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File #: 2019-1191   
Type: Consent Calendar Item Status: Agenda Ready
File created: 7/23/2019 In control: County Administrator
On agenda: 9/24/2019 Final action:
Title: Continue the Proclamation of a Local Emergency in the Sonoma County Operational Area Due to the 2019 Winter Storms and Flooding
Department or Agency Name(s): County Administrator
Attachments: 1. Summary Report, 2. FEMA Overall Project Map TPW 9-10-19

To: Sonoma County Board of Supervisors

Department or Agency Name(s): County Administrator’s Office

Staff Name and Phone Number: Michael Gossman, 565-2341

Vote Requirement: Majority

Supervisorial District(s): All




Continue the Proclamation of a Local Emergency in the Sonoma County Operational Area Due to the 2019 Winter Storms and Flooding


Recommended Actions:

Recommended action

Review and Continue the Proclamation of a Local Emergency in the Sonoma County Operational Area Due to the 2019 Winter Storms and Flooding.



Executive Summary:

On February 26, 2019, pursuant to California Government Code section 8630, the Sonoma County Supervisors declared a Local Emergency as powerful winter storms battered the county. On February 28, 2019, Governor Newsom declared a State of Emergency for Sonoma County. On May 17, 2019, the President declared a Federal Disaster for the severe winter storms, flooding, landslides, and mudslides for 16 counties in California, including Sonoma County, for the incident period of February 24 to March 1, 2019. 


Sonoma County’s Health Officer declared a local health emergency on March 5, 2019 due to the scale of household hazardous waste scattered along waterways, roadsides, and on public and private properties after flooding.


At the March 7, 2019 Special Meeting, your Board ratified the County Health Officer’s proclamation of local health emergency due to the presence of significant household hazardous waste in the flood zone that requires proper disposal. 


Damage Assessment: Damage assessments estimated over $150 million in countywide flood damages.  Thirty-one structures received red tags, which means that the structure is damaged and poses an imminent threat to life or safety under expected loads or other unsafe conditions, while 527 structures received yellow tags, which means inspectors determined that there is some risk from damage to the structure.   Damage estimates also include approximately $4 million in physical agriculture damage.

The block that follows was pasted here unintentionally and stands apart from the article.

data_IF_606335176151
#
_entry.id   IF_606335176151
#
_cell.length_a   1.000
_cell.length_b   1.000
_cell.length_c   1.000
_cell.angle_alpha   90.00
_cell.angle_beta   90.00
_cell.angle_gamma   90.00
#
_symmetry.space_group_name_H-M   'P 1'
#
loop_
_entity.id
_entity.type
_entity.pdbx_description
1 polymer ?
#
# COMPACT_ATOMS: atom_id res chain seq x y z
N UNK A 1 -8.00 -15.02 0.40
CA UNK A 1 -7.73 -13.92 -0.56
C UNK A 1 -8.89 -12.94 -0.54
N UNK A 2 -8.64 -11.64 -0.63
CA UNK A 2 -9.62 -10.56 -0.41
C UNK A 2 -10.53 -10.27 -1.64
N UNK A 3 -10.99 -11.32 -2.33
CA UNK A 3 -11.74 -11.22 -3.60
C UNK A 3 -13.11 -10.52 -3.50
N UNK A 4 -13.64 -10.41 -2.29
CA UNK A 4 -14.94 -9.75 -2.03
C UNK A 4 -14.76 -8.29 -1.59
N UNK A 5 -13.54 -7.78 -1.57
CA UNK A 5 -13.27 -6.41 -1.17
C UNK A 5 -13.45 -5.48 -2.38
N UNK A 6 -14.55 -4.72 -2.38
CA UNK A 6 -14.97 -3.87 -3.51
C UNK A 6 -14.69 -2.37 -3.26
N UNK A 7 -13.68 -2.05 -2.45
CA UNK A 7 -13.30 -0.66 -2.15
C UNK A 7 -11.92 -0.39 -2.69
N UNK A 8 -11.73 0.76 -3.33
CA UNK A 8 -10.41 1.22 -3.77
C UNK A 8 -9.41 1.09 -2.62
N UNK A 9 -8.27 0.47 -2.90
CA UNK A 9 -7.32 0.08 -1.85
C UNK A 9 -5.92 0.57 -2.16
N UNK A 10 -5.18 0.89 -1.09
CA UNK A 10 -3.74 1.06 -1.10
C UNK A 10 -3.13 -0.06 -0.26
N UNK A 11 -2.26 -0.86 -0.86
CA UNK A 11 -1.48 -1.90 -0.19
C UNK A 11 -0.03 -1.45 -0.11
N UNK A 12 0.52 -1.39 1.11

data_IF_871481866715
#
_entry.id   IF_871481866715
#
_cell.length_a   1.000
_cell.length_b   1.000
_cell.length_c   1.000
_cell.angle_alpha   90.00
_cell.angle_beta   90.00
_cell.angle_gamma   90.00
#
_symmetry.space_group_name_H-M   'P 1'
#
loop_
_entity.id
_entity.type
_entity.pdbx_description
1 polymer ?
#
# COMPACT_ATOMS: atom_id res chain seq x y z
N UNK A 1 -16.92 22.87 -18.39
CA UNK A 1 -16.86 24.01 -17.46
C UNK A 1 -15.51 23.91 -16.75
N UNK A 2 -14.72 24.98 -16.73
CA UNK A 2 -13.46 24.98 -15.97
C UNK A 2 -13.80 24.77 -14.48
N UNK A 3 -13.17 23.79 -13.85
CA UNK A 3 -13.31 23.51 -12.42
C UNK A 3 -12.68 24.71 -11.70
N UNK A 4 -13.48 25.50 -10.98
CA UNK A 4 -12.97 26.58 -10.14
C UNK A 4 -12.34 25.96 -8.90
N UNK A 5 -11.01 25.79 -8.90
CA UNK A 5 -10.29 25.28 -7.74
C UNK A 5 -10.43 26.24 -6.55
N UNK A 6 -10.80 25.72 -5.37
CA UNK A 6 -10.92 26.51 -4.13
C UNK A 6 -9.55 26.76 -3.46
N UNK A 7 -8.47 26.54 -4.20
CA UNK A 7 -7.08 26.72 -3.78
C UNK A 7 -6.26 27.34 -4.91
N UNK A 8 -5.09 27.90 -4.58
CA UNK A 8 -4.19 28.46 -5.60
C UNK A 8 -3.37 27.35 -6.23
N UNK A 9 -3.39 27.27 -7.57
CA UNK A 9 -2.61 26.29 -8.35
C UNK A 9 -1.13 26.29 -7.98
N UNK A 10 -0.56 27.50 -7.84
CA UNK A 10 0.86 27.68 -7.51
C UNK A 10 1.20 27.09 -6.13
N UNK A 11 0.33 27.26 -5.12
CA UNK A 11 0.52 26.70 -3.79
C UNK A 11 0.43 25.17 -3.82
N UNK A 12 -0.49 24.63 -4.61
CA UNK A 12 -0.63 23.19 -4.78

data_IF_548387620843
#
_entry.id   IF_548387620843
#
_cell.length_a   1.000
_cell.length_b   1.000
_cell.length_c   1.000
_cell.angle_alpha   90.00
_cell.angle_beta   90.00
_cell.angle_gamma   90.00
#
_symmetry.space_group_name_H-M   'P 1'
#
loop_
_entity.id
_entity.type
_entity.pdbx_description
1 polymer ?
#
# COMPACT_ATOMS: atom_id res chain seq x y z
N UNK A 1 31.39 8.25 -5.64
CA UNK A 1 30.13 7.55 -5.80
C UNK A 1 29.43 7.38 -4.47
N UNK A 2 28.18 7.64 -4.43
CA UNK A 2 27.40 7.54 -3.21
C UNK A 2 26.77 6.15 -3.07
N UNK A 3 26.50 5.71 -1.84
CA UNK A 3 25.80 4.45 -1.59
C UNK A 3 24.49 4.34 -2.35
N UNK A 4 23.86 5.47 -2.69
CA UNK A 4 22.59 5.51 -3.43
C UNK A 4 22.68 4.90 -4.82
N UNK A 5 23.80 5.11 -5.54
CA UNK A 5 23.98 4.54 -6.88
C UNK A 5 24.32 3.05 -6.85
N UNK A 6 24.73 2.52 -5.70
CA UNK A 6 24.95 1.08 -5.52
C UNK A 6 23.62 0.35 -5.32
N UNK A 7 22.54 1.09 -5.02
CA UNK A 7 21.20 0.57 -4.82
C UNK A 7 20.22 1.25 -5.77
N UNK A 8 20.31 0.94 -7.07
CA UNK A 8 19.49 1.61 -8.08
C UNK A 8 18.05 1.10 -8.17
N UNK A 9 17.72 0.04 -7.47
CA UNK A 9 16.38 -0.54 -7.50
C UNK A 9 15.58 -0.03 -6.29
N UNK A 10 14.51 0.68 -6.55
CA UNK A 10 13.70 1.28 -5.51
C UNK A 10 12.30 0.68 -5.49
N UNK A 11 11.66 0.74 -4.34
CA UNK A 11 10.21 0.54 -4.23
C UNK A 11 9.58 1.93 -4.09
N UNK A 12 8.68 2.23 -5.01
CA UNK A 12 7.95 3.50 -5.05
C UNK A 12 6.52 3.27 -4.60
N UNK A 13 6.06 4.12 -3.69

In addition to private property damage, the County has identified over $58 million in damages to public property including debris removal, emergency protective measures, non-federal road and bridge systems, water control facilities, public buildings, public utilities, and park and recreational facilities.


The County experienced significant road damage on several sites that require exigent work to open or maintain the road as passable due to the importance of the routes.  The extent of repair work to date has been significant, and additional needs remain, including: 

                     Reopening Skaggs Springs Road and Bohemian Hwy. to normal traffic. This includes the removal and disposal of a large quantity of debris and activities necessary to make the roads safe for the public to use.


                     Winterization and temporary stabilization of at least five sites. Coleman Valley Road and King Ridge Road suffered multiple slip-outs. Several of these sites have active slides that continue to pose a risk. These sites require temporary stabilization work to ensure the roads remain safe and passable through the winter and that no further damage occurs.


A slow moving slide on Westside Avenue continues to be monitored by geologists and has caused four homes to be red-tagged. TPW anticipates further monitoring and that remedial work may become necessary at this location.  Many of these sites contain active landslides that are still unstable or actively continuing to slide, which means that assessment needs remain on-going and full assessment and repair must be timed to when conditions stabilize.